Too fast for police: 60 years of the guards' supercars

In 2005, Cole from In The Panchine said 'In the Audi / Too fast for police / Show me paddle / I disappear', one of the most iconic rhymes in the history of an entire generation's musical culture, an A.C.A.B. punk anthem and still popular today. The mad dash from the police through the streets is indeed a strong, cinematic, almost romantic image, if we think of 'The Bandit and the Madam'. But when it is a supercar chasing you, perhaps it is not you, nor Burt Reynolds, nor In The Bench that is too fast.
The history of supercars in the service of the Italian police force is curious and full of myths to be told: not a few cars have disappeared and reappeared, destroyed or little-known.
It was 1962 when Brigadier Armando Spatafora made a joke when talking about the squad cars in the service of Rome's mobile squad during a meeting with the chief of police at the time, Prefect Vicari: 'It would take a Ferrari,' he said simply, somewhat mockingly. A few months later, in 1963, exactly sixty years ago, the car, or rather two, actually arrived. They were two black, 2+2 seater Ferrari 250 GT/Es, with the words 'Mobile Squad' on the side and the Pantera symbol on the front wheel arch. They were travelling at over 250 km/h, a speed never seen before in any Italian police force, a real shock for the capital.
In the city streets, however, it was only one of the two Ferraris that chased the underworld, as the other was immediately destroyed during a test run. The remaining example hit the road for five years, until 1968, under the command of Spatafora, who thus became a man-legend, the 'Lynx' of the Roman night on board his Ferrarino in search of criminals, even racing down the steps of Piazza della Trinità dei Monti.
The panther was then believed to have disappeared, stolen, even demolished in some car cemetery in the Lazio countryside. It only reappeared a few years later, in the garage of a collector who had bought it as military surplus, since at the time the police force was still militarised. Today it’s a private car, the only one in Italy with a special circulation permit with inscriptions and sirens. After the inseparable Spatafora-Ferrari couple, however, only simple cops with simple Alfa Romeo 2600 Sprints.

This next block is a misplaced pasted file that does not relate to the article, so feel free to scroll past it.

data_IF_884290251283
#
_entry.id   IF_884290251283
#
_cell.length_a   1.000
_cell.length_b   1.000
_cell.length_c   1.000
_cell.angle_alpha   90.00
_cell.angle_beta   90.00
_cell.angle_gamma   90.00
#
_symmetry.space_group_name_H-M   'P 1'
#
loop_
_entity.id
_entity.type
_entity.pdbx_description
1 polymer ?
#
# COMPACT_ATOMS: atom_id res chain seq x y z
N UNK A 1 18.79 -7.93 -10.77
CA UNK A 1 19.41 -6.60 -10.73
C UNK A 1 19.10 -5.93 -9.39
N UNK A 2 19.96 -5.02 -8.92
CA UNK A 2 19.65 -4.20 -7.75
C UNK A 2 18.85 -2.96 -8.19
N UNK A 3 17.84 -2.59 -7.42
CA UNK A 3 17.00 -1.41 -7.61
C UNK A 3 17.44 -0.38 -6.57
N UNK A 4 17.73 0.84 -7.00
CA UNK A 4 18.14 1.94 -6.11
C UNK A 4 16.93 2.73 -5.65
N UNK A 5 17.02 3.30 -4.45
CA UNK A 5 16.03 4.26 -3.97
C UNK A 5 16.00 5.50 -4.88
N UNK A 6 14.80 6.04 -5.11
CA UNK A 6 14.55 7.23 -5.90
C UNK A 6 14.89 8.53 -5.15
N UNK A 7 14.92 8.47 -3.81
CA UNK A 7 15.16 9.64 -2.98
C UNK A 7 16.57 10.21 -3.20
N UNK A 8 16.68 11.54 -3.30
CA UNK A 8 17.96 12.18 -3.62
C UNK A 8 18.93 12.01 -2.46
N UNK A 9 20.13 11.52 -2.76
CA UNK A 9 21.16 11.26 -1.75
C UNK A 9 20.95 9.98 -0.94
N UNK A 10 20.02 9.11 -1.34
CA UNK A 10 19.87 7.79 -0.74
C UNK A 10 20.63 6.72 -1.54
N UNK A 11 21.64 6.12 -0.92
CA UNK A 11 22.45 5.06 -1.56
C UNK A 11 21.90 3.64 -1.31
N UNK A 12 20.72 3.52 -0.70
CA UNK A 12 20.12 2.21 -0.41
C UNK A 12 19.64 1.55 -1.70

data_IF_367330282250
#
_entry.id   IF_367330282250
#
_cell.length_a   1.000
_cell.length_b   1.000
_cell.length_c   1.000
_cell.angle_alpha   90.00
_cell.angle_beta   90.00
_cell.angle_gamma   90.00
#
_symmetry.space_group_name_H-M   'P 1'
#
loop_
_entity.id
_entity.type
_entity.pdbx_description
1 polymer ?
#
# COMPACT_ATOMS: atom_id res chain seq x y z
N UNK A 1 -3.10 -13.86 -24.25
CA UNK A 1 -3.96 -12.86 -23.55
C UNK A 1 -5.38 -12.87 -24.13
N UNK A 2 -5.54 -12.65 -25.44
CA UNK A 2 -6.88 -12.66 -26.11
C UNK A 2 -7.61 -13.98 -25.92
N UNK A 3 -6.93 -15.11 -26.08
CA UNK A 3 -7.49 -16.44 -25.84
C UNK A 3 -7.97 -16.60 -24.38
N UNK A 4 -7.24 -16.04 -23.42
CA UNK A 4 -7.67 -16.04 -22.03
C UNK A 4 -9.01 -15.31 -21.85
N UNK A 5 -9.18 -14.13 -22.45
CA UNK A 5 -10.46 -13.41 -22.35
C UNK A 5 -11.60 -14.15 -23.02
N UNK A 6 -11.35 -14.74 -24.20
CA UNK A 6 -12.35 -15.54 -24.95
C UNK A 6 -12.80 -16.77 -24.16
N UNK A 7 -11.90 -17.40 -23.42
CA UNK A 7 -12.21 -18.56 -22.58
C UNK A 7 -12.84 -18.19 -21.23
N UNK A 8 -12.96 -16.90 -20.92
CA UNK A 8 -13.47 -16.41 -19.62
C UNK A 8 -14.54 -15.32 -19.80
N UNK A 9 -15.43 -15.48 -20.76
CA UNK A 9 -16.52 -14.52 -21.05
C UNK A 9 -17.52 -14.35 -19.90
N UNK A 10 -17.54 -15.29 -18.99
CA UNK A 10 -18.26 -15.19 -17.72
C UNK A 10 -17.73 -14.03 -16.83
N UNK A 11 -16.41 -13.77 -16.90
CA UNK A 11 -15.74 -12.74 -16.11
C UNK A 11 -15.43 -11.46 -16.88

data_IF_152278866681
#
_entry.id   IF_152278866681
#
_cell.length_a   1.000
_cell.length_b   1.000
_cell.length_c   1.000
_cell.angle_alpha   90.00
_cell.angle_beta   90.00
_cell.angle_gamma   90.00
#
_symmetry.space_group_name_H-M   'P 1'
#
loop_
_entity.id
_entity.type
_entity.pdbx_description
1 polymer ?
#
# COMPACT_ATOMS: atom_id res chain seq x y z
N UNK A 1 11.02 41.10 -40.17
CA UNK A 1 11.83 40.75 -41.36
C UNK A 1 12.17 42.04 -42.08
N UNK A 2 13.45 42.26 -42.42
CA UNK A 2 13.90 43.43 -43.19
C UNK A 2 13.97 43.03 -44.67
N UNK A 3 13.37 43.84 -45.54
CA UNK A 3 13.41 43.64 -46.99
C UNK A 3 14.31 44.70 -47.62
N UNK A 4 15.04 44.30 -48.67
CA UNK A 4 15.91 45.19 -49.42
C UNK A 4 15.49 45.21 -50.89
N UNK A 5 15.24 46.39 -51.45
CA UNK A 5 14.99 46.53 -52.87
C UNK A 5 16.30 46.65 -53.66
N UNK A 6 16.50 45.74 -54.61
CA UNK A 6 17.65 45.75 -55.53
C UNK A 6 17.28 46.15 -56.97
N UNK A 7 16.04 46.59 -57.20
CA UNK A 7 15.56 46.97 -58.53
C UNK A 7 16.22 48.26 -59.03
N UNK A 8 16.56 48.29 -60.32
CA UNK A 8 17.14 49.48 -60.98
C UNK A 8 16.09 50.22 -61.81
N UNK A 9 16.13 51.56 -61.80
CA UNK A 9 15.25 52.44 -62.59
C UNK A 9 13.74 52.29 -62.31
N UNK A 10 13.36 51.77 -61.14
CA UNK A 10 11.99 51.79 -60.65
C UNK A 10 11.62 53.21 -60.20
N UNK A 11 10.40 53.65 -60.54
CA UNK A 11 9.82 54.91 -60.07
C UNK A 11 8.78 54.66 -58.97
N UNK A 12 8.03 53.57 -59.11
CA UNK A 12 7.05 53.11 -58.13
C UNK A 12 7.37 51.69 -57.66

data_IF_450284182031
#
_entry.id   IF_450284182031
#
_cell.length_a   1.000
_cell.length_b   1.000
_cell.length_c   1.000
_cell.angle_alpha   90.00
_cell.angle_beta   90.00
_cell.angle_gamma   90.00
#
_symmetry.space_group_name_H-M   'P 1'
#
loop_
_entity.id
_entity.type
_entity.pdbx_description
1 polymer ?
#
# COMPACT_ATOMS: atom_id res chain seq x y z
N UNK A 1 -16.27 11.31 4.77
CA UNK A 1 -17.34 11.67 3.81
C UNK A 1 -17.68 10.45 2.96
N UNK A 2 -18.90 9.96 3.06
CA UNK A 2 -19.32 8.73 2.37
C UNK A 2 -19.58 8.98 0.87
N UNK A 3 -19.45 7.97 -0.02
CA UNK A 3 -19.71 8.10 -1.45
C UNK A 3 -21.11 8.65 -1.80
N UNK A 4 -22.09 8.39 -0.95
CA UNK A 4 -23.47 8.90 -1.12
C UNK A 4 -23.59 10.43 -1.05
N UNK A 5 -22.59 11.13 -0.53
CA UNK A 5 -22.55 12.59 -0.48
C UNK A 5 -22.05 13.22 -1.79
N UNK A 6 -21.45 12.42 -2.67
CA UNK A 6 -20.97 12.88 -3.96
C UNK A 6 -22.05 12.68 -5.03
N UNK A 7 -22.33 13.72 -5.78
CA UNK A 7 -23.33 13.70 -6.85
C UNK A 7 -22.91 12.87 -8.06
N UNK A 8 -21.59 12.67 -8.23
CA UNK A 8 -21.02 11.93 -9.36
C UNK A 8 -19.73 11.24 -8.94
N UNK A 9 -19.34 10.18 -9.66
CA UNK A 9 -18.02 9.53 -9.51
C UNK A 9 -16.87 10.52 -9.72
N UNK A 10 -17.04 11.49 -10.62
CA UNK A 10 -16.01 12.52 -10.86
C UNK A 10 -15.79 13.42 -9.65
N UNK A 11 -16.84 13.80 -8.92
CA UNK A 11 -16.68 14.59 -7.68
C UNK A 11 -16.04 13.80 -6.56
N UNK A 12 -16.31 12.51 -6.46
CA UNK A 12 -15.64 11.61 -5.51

Talking about contemporary police supercars, the more recognisable blue-white ones, no longer directly serve the fight against crime. Think of the Lamborghini Gallardo, first donated to the State Police by the car manufacturer in 2004, fully-equipped for emergency medical services, equipped, for example, with an automatic defibrillator and prepared for the swift transport of organs and plasma.
There has only been one since 2009: there was another one, but in the car park of a petrol station on the Milan-Bologna motorway, in order to get off the road, it crashed into a Mercedes A-Class, completely disintegrating the front end. All were practically unharmed.
The Lambo-Police collabo is not limited to the Gallardo, there are in fact also two Huracán, the most powerful and fastest ever in the hands of the highway patrol, which arrived in 2015 and 2017, complete with a recognisable white badge on the roof and an M12 beretta under the seat. Although they are mostly used as patrol cars on the A1 highway, they have all the necessary equipment for medical aid and the cool box for transporting organs at 325 km/h.
The Carabinieri, on the other hand, have never deserved a Lamborghini, neither a Ferrari. Apart from the very famous Alfa Giulia Quadrifoglio Verde, however, they have been able to count on no fewer than two Lotus Evora S identical to those used in Scotland Yard, again mainly for medical use.
And the Locale? In Milan it has just one Ferrari 458 Spider. Obtained in 2015 from a seizure following an operation against organised crime, in 2017 it was branded in the colours of the Local Police, entrusted to it under anti-mafia laws. It is back in operation with a somewhat different purpose than those seen so far: the car, in fact, is theoretically used for road educational and civic purposes. It practically does not run; on the contrary, it is often subjected to random movements to prevent damage from inactivity.
You may see some of these amazing cars on some stretch of motorway, or in some suburban roundabout. Then, you can admire the rest of the fleet at the Police Car Museum in Rome, along with dozens of other vehicles that may not be supercars, but surely they are authentic pieces of modern history.
Drive careful.
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